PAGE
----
For its era, both the TV movie and series were unusually frank. It was no Born Innocent, mind you, yet delved into the gradients of teenage life with as much honesty as the network censors would allow. (That interference caused the creator/showrunner, novelist Dan Wakefield, to resign midway through the season.) The series also broke stereotypes with James’ friends, who include aspiring anthropologist-psychologist Marlene (Susan Myers), whose dad is a working-class joe, and capitalist-in-the-making Sly (David Hubbard), a black kid whose straitlaced parents are into classical music. James and the supporting characters aren’t caricatures, in other words, but the kind of kids one might pass in the era’s high-school corridors. Likewise, James’ parents (Linden Chiles, Lynn Carlin) and sisters (Deirdre Berthrong, Kim Richards) come across as variants of the real thing.

That’s not to say the series is perfect. Some episodes veer into ABC Afterschool Special territory, teaching the (presumably) younger viewers life lessons from afar. One early episode, for example, finds James trying to woo a girl (Teri Nunn, who later found fame with the pop group Berlin) with a “bad” reputation only to discover she’s far from promiscuous. Another finds his best friend from Oregon visiting Boston in order to see cancer specialists; he dies, of course. Another possible love interest leads him to consider joining a cult. And, late in the season, he befriends a girl (Rosanna Arquette) who’s an alcoholic. Other stories venture into the “ick” territory, such as his older sister’s involvement with one of her college professors or his uncle “gifting” him with a prostitute for his 16th birthday (James declines, as he’s late for a date with a Swedish exchange student). Along the way, brief Walter Mitty-esque interludes punctuate the stories, but are far more annoying than humorous. 

Technically speaking, James – who celebrated his 16th birthday in February 1978, making his birth year 1962 – was a late addition to the Baby Boom generation. A “generation,” for those unsure of what one entails, is defined as people born during a specific stretch of years, though social scientists often quibble about when each begins and/or ends. Individual generations experience the same cultural and societal touchstones and/or upheavals; and those shared references, in turn, result in something akin to a hive-like mindset that plays out in pop culture, politics and societal shifts. In the case of the Baby Boomers, the years range from 1946 (some experts say ’43) to 1964; they experienced the JFK assassination, Civil Rights movement, Vietnam War and Woodstock, among other events. Generation X (1965-80), aka my generation, came next; I tend to think of us more as Generation Jan, however, as – like Jan Brady – we’re the middle child forever overshadowed by our older and younger siblings, the aforementioned Boomers and Millennials (1981-2000), most of whom came of age in the years following 9/11, when the Afghanistan and Iraq wars raged.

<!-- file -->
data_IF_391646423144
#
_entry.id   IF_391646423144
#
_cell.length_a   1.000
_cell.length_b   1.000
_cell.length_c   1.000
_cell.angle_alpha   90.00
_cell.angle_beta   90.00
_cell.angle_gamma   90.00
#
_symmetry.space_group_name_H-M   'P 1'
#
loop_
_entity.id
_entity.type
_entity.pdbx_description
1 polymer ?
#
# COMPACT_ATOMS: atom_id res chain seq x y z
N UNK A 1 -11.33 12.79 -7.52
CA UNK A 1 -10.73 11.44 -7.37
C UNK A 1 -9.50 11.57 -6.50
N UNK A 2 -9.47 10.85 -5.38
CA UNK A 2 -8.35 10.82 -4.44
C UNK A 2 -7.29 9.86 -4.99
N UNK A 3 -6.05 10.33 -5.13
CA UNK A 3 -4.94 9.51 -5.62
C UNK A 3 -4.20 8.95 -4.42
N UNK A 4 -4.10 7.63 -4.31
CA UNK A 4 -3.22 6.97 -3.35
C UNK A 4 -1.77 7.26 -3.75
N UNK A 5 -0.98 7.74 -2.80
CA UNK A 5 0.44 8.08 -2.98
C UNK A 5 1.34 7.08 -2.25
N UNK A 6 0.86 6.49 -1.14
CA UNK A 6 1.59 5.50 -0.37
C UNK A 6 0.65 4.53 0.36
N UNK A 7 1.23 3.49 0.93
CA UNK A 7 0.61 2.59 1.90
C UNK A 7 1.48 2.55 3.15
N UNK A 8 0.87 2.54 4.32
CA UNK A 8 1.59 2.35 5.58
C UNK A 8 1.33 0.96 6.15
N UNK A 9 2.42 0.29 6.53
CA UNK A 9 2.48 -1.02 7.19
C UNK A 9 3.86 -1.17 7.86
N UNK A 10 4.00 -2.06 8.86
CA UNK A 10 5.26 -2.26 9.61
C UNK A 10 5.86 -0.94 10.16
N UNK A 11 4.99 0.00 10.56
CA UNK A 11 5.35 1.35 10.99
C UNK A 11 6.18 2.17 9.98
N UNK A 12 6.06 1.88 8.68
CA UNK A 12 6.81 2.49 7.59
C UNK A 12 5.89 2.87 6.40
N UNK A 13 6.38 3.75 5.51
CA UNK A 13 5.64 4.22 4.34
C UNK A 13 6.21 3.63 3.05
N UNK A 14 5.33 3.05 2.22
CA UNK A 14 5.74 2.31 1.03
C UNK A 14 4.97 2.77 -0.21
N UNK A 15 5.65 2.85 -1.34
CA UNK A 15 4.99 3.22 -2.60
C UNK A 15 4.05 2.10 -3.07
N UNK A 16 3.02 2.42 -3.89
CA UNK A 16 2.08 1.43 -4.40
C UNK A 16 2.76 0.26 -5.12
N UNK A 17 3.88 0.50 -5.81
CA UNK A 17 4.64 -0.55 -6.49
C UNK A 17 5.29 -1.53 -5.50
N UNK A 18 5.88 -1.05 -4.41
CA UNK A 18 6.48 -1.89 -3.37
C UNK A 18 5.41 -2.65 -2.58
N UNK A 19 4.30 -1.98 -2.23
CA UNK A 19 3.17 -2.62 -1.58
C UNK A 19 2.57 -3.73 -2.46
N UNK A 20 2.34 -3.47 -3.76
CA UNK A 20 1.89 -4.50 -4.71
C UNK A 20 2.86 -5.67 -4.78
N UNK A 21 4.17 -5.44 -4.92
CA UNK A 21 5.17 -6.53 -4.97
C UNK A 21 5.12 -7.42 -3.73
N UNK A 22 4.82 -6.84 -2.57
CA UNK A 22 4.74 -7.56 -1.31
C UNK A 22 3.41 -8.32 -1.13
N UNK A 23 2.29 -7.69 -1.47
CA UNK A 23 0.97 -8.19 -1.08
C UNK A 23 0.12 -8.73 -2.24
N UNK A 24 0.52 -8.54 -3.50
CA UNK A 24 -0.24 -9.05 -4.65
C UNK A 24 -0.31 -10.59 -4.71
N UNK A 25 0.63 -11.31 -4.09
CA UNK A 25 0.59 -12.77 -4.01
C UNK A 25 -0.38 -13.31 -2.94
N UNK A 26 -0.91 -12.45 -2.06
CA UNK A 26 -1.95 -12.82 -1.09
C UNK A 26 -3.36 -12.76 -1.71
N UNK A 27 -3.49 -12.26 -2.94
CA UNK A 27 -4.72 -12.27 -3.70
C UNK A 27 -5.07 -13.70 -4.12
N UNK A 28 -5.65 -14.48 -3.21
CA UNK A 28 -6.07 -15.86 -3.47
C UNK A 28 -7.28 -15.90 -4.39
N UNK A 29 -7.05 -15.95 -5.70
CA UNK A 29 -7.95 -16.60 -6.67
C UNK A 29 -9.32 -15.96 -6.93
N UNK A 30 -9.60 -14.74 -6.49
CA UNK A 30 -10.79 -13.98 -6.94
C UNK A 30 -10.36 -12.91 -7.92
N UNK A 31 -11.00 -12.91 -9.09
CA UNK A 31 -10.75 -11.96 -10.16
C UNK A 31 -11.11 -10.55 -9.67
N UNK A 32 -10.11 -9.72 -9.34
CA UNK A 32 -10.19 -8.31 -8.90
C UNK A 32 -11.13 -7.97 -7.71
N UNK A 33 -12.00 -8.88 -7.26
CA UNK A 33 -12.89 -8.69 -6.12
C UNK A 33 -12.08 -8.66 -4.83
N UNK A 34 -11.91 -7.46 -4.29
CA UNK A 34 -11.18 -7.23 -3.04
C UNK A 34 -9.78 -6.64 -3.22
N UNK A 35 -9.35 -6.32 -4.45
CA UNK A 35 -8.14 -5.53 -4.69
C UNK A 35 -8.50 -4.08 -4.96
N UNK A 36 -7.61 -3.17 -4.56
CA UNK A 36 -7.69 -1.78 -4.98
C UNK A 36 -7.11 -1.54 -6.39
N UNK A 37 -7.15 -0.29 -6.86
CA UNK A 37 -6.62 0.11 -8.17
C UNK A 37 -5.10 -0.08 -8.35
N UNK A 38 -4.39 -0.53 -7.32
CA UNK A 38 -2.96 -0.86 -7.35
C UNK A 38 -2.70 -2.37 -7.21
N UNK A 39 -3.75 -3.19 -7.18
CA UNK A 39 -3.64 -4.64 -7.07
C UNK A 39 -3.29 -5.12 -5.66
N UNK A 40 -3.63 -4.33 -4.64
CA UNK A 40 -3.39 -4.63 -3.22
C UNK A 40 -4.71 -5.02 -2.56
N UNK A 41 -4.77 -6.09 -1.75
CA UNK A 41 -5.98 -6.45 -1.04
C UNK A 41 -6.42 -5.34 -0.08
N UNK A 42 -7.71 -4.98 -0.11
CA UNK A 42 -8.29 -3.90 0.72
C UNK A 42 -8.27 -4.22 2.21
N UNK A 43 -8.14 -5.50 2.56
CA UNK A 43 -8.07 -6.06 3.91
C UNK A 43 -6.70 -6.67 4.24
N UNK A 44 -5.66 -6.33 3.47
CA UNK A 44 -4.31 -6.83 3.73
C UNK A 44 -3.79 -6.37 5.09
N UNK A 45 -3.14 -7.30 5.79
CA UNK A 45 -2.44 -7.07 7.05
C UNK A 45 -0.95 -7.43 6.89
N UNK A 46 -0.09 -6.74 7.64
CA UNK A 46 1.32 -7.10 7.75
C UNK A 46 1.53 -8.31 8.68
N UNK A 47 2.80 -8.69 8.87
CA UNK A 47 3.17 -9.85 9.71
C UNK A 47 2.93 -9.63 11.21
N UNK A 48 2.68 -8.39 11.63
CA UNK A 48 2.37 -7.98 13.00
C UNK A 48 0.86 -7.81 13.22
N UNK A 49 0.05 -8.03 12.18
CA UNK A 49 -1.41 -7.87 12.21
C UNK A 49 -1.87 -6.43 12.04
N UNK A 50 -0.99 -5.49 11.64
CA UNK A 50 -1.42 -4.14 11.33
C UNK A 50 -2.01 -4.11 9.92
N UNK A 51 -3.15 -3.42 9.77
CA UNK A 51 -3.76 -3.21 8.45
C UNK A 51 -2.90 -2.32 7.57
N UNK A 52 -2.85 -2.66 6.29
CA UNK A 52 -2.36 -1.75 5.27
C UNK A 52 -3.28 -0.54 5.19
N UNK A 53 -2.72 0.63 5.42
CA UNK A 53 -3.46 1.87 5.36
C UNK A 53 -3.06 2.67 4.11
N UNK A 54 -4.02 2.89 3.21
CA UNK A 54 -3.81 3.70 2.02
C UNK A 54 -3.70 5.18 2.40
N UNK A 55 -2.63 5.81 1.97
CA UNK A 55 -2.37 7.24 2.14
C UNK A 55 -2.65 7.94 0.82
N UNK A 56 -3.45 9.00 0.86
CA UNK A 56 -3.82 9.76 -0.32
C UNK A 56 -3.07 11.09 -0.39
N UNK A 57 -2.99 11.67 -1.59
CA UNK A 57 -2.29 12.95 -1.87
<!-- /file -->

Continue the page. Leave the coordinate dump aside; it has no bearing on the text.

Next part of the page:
Which is to say, teenage James has more in common with first-wave Gen Xers like myself than first- or second-wave boomers, as the defining events of the 1960s would have been beyond his ken. That’s where “micro-generations” come in – subsets that bridge two generations. The ill-named Generation Jones (1954-65) and Xennials (late 1970s to early ‘80s) are two examples. James may have seen news reports on the Civil Rights movement, Vietnam and Woodstock as a little kid, but the more mundane matters of childhood would have been foremost on his mind. Watergate, the Bicentennial and Bad News Bears would have all penetrated his consciousness, on the other hand, simply because he was older.

For any late-stage Boomer or first-wave Xer, James at 15/16 (it updated its title on his birthday) is worth watching, if only for nostalgia’s sake. It recalls, via its sensational yet soft-scrubbed stories, a time when kids dressed as we dressed, talked as we talked, and acted like we acted (though the lack of video-arcade scenes is a strike against it). That it’s yet to be officially released on DVD means second-hand recordings uploaded to YouTube or purchased via the bootleg market will have to do. So be it.

Released on March 31st, 1978, Wings’ London Town album wasn’t well received by the rock press at the time. Rolling Stone’s Janet Maslin described it as “so lighthearted that the album’s feeling of familial strength and affection is virtually the only thing that binds it to earth” in her review, for example, and – if my memory’s correct – Dave Marsh slammed it in the (blue) Rolling Stone Record Guide a few years later.